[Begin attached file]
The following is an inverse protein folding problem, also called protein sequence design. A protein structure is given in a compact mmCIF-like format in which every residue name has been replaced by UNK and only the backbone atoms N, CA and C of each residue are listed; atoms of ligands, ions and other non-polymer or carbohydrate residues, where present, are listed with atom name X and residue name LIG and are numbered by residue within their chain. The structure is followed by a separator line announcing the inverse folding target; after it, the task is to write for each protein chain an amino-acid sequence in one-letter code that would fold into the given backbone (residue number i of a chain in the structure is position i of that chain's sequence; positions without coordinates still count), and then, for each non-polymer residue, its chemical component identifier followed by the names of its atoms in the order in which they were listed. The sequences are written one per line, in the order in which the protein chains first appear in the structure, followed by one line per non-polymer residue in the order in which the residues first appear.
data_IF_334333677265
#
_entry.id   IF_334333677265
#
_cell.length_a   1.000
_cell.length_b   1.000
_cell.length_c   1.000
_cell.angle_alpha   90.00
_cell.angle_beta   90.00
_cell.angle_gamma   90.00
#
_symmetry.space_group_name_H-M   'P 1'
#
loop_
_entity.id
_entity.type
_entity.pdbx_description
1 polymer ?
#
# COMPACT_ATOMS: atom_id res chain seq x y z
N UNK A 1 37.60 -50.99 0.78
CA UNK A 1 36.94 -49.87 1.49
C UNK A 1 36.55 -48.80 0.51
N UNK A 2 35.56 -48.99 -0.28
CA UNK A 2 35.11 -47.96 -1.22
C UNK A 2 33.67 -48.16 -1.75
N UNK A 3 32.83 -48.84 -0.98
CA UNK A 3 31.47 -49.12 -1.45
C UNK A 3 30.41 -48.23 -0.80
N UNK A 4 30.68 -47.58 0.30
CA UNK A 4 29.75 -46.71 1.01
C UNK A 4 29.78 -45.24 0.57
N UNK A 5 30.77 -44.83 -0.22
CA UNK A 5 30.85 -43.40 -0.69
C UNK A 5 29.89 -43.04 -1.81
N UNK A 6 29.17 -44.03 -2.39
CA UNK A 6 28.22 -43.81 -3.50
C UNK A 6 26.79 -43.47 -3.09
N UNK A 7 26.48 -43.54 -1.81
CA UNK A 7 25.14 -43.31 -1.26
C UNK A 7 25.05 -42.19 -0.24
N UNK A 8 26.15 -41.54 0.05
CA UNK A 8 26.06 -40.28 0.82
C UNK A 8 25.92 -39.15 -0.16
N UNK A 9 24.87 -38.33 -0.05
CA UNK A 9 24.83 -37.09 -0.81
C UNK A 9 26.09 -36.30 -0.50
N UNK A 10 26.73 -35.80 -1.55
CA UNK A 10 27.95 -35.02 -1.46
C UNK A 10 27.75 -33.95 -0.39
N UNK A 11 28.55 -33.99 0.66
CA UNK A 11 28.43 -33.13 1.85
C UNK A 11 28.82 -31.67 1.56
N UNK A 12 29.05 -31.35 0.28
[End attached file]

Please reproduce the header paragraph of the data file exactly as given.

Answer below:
The following is an inverse protein folding problem, also called protein sequence design. A protein structure is given in a compact mmCIF-like format in which every residue name has been replaced by UNK and only the backbone atoms N, CA and C of each residue are listed; atoms of ligands, ions and other non-polymer or carbohydrate residues, where present, are listed with atom name X and residue name LIG and are numbered by residue within their chain. The structure is followed by a separator line announcing the inverse folding target; after it, the task is to write for each protein chain an amino-acid sequence in one-letter code that would fold into the given backbone (residue number i of a chain in the structure is position i of that chain's sequence; positions without coordinates still count), and then, for each non-polymer residue, its chemical component identifier followed by the names of its atoms in the order in which they were listed. The sequences are written one per line, in the order in which the protein chains first appear in the structure, followed by one line per non-polymer residue in the order in which the residues first appear.